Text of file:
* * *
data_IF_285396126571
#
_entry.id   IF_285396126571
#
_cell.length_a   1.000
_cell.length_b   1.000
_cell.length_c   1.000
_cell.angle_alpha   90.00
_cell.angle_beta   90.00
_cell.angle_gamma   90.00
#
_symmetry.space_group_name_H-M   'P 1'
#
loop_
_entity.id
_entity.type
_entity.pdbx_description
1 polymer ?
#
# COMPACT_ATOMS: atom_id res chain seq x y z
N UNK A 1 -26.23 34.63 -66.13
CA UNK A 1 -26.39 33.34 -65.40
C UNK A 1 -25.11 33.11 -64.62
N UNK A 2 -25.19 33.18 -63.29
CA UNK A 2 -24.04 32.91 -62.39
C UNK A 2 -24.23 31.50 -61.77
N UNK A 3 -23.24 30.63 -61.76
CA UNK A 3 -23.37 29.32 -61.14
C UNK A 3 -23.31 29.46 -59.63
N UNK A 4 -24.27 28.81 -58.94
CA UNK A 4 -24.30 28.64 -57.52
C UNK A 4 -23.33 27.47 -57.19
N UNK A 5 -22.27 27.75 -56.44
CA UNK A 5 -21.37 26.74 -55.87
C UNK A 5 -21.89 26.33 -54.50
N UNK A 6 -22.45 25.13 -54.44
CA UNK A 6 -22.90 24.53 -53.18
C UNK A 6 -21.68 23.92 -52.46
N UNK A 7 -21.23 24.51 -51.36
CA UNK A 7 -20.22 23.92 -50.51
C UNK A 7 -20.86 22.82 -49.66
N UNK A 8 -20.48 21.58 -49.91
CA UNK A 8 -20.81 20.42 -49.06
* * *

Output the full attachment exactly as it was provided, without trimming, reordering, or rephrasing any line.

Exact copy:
data_IF_285396126571
#
_entry.id   IF_285396126571
#
_cell.length_a   1.000
_cell.length_b   1.000
_cell.length_c   1.000
_cell.angle_alpha   90.00
_cell.angle_beta   90.00
_cell.angle_gamma   90.00
#
_symmetry.space_group_name_H-M   'P 1'
#
loop_
_entity.id
_entity.type
_entity.pdbx_description
1 polymer ?
#
# COMPACT_ATOMS: atom_id res chain seq x y z
N UNK A 1 -26.23 34.63 -66.13
CA UNK A 1 -26.39 33.34 -65.40
C UNK A 1 -25.11 33.11 -64.62
N UNK A 2 -25.19 33.18 -63.29
CA UNK A 2 -24.04 32.91 -62.39
C UNK A 2 -24.23 31.50 -61.77
N UNK A 3 -23.24 30.63 -61.76
CA UNK A 3 -23.37 29.32 -61.14
C UNK A 3 -23.31 29.46 -59.63
N UNK A 4 -24.27 28.81 -58.94
CA UNK A 4 -24.30 28.64 -57.52
C UNK A 4 -23.33 27.47 -57.19
N UNK A 5 -22.27 27.75 -56.44
CA UNK A 5 -21.37 26.74 -55.87
C UNK A 5 -21.89 26.33 -54.50
N UNK A 6 -22.45 25.13 -54.44
CA UNK A 6 -22.90 24.53 -53.18
C UNK A 6 -21.68 23.92 -52.46
N UNK A 7 -21.23 24.51 -51.36
CA UNK A 7 -20.22 23.92 -50.51
C UNK A 7 -20.86 22.82 -49.66
N UNK A 8 -20.48 21.58 -49.91
CA UNK A 8 -20.81 20.42 -49.06